Why do I hate Google
1. Evil is as evil does. Google had some visionary inspiration when it made "Don't be evil" its battle cry. Sure, people revile corporate greed and evil deeds, especially in the wake of recent scandals like the one at Enron. However, there's risk in Google's statement, given that many issues are hardly black and white. For proof, look no further than Google's business in China. Once you make a blanket statement like that, you'd better think long and hard about the things you do. Because any missteps, or even any moral muddiness, can come across as hypocritical. And that's not an image any corporation wants.
2. Jack of all trades, master of none. Remember Tom Gardner's commentary on operational focus? I find Google sadly lacking in the "focus" department, and I fear that one day we might look back and say that's what went wrong with a promising company. Granted, Google Labs is cool, as is Google's determination to give employees some free time with which to innovate. On the other hand, should innovation be unbridled, with a constant flow of beta products? Does Google really need to get into Wi-Fi? Does it really need to come up with an online bill-paying service like eBay's
3. Show me the money. Sure, for some of us, Google's goal to smack down rival Microsoft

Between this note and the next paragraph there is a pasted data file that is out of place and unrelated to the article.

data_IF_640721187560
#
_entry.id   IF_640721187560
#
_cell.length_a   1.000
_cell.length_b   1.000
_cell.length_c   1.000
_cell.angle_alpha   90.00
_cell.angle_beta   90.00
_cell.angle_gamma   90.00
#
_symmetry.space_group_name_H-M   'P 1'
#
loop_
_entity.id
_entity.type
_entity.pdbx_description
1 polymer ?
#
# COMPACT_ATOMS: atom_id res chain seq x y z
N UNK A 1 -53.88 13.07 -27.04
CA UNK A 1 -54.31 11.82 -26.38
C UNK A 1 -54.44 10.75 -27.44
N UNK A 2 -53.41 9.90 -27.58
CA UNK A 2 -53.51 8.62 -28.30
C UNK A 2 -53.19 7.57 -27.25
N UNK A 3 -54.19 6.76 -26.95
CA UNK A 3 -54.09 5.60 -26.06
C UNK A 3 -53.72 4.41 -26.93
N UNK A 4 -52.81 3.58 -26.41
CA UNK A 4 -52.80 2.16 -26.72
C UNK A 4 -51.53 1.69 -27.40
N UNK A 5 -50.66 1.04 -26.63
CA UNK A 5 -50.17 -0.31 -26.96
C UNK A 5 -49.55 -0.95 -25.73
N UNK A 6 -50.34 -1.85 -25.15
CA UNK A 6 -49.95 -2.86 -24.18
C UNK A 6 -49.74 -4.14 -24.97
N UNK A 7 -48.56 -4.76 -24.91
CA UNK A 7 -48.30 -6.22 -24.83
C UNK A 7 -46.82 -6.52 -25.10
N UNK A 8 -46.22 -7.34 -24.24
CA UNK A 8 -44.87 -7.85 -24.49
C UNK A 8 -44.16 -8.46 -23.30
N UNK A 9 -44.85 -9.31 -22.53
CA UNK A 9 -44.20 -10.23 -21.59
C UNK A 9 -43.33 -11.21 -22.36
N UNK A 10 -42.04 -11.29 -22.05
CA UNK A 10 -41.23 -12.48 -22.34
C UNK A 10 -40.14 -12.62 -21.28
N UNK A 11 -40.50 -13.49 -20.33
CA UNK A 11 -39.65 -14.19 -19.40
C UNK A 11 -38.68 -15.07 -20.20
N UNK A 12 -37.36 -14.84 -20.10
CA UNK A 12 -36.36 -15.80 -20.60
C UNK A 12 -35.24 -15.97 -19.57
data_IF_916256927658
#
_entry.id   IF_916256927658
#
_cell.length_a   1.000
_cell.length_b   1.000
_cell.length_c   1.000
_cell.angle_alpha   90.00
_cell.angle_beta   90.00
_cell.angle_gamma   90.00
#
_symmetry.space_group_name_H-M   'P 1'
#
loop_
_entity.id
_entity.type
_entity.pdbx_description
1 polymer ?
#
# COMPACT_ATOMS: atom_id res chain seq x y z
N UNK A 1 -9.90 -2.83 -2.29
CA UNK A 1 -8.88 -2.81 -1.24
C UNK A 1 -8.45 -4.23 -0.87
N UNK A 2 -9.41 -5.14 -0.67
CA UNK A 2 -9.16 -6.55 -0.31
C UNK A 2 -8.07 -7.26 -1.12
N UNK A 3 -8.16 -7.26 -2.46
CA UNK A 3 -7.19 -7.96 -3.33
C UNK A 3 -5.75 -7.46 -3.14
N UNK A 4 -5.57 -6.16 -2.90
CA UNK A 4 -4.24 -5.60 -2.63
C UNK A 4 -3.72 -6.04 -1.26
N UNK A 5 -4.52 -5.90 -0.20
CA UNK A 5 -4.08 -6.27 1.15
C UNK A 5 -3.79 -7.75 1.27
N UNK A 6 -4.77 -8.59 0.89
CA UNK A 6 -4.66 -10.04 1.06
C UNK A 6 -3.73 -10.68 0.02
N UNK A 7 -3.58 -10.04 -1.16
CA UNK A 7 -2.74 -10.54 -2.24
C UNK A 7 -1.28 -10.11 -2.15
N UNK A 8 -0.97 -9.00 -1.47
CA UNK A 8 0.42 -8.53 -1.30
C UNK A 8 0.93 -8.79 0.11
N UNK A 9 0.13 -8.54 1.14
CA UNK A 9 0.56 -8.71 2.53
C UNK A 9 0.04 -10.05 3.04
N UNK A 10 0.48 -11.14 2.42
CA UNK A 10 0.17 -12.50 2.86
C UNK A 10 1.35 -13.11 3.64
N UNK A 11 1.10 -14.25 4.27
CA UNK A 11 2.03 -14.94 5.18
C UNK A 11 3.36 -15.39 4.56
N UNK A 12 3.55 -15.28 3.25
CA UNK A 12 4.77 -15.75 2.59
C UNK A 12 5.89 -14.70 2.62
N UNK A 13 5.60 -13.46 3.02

4. Grab your tinfoil hat. In the words of Kurt Cobain, "Just because you're paranoid don't mean they're not after you." When the U.S. government demanded Google's search results, many of us had probably been conveniently ignoring the fact that Google stores up our data in the first place. Of course, Google says that only machines, not humans, scan your data, and that's only so Google can serve up targeted ads. But still, the idea that Google's got a repository of what you search for -- not to mention what you say and do by way of Gmail, Google Calendar, and the like -- makes me wonder whether people might start worrying about what could happen if all of that data fell into the wrong hands.
5. Don't bother rolling up your pant legs. For a sustainable competitive advantage, a company needs a deep moat to ward off encroaching competitors. But Google's moat is only ankle-deep. Anybody could get into the game, and its competitors are established names with plenty of cash and resources to do battle. They're doing just that.
6. What goes up must come down. Google's market cap is an absolutely astonishing $118 billion. It trades at a price-to-earnings ratio of 68 and a price-to-sales ratio of 17. Although its revenue and profit growth have been pretty astronomical, the expectations are unrealistic that Google can continue on this kind of tear for years to come. Google has an enormous challenge ahead and has even admitted that it needs to devise different ways to monetize its products as revenue growth slows -- and that has been predictable from the simple recognition of the law of large numbers, not to mention that the risk is clearly outlined in the company's 10-K filing. From a rational point of view, Google's high share price should suggest that things are going to get easier for the search giant. Yet we all know that's not the case.